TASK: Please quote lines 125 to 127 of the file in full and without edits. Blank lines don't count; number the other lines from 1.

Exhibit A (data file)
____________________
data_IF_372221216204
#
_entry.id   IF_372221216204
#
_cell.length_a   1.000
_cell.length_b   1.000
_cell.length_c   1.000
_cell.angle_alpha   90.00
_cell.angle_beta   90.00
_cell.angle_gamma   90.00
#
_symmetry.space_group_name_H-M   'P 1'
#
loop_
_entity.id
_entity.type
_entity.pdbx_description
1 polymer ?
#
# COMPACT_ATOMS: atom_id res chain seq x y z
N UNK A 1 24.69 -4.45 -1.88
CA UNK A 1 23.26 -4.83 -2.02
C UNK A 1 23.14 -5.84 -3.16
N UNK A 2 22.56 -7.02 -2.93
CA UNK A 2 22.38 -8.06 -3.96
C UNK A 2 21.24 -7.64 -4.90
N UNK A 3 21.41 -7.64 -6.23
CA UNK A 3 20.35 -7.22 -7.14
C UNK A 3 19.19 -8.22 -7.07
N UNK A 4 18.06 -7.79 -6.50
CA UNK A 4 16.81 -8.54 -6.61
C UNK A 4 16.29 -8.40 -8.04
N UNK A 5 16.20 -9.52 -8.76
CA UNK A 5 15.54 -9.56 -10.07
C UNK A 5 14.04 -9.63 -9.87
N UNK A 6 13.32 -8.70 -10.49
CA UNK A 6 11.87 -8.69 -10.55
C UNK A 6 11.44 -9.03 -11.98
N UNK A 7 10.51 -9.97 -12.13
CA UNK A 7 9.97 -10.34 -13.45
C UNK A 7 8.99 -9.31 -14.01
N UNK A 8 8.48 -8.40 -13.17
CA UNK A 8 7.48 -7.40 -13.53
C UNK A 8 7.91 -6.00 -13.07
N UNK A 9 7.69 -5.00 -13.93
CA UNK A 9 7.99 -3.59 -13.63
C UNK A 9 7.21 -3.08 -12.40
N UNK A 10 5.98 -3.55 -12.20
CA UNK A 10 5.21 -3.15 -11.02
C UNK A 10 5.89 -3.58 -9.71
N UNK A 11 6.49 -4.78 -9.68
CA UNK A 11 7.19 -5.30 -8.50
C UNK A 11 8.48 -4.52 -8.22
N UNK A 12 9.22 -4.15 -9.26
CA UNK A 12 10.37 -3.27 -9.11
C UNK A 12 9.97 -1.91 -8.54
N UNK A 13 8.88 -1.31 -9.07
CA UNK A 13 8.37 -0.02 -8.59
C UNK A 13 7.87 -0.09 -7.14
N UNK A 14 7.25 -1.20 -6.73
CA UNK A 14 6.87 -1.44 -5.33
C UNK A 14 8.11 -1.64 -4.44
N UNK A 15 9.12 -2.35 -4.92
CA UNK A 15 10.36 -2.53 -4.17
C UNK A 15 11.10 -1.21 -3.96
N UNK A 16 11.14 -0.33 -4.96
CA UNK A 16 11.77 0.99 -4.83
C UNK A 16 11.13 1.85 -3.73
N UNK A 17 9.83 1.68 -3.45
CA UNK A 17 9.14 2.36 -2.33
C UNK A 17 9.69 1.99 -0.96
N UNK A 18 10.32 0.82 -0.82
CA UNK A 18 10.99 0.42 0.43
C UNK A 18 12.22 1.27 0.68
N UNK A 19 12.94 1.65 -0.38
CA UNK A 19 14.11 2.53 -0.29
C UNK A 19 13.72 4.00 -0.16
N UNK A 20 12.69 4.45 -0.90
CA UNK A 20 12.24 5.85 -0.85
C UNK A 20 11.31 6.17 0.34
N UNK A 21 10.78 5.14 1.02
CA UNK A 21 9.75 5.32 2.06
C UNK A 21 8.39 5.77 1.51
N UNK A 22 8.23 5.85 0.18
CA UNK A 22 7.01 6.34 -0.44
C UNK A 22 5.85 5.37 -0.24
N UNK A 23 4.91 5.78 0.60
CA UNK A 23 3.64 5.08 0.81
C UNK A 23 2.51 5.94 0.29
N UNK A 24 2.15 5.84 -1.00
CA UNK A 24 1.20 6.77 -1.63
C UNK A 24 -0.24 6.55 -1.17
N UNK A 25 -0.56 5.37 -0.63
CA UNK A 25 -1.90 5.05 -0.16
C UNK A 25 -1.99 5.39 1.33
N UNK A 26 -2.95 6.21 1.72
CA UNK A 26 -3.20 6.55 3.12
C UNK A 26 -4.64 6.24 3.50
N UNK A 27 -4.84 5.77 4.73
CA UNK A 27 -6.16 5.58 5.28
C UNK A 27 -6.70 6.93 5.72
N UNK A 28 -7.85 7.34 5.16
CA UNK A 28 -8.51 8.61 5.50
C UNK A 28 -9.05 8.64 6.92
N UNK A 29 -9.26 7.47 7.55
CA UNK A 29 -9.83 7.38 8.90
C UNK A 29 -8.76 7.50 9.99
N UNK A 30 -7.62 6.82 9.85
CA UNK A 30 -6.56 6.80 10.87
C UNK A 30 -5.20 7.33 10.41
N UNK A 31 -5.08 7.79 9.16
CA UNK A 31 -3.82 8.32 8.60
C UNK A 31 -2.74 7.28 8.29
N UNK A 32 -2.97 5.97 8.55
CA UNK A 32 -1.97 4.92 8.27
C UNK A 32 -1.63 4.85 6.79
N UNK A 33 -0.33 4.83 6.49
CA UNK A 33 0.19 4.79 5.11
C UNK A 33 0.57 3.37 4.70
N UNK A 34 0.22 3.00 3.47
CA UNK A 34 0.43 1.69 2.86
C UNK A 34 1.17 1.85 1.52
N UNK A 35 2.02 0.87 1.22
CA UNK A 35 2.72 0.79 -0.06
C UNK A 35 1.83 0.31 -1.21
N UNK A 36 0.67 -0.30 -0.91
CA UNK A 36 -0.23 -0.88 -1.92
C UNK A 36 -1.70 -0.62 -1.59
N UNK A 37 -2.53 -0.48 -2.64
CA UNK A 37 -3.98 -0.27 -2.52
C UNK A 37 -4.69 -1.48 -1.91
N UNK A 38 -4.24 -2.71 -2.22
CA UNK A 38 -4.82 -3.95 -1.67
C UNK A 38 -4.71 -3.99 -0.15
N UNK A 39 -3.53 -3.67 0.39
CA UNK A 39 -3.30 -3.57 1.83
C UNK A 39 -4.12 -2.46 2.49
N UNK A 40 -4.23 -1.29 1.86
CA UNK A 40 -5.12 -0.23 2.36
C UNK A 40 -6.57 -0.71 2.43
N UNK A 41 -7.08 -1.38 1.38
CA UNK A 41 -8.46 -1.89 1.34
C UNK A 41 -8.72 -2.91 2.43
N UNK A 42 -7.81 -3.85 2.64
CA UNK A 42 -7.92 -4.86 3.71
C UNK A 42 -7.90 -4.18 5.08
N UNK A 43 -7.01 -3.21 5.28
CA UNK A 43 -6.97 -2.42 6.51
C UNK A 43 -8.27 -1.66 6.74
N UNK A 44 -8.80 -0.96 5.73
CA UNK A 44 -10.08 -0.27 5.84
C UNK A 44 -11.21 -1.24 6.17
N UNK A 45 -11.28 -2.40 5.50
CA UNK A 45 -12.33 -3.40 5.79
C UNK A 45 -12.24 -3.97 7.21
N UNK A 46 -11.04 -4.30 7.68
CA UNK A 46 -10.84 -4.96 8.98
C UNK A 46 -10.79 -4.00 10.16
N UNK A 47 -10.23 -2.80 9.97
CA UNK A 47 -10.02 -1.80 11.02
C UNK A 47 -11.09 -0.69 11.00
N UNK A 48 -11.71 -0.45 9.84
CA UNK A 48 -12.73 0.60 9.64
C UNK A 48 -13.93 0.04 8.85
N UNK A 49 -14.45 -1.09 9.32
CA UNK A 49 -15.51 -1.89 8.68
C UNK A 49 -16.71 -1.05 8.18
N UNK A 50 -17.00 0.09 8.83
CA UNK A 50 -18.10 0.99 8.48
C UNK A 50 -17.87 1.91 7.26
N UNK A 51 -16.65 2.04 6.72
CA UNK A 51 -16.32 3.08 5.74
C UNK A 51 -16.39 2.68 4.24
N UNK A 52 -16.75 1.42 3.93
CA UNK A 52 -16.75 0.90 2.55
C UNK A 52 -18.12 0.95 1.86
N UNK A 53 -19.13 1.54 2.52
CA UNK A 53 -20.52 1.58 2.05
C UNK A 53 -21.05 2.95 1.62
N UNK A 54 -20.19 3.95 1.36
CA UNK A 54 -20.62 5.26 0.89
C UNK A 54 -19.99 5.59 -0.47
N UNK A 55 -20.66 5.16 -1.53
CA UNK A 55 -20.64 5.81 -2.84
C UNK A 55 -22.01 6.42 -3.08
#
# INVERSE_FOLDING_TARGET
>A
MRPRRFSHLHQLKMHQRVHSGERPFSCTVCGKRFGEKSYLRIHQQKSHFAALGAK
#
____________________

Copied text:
C UNK A 35 1.83 0.31 -1.21
N UNK A 36 0.67 -0.30 -0.91
CA UNK A 36 -0.23 -0.88 -1.92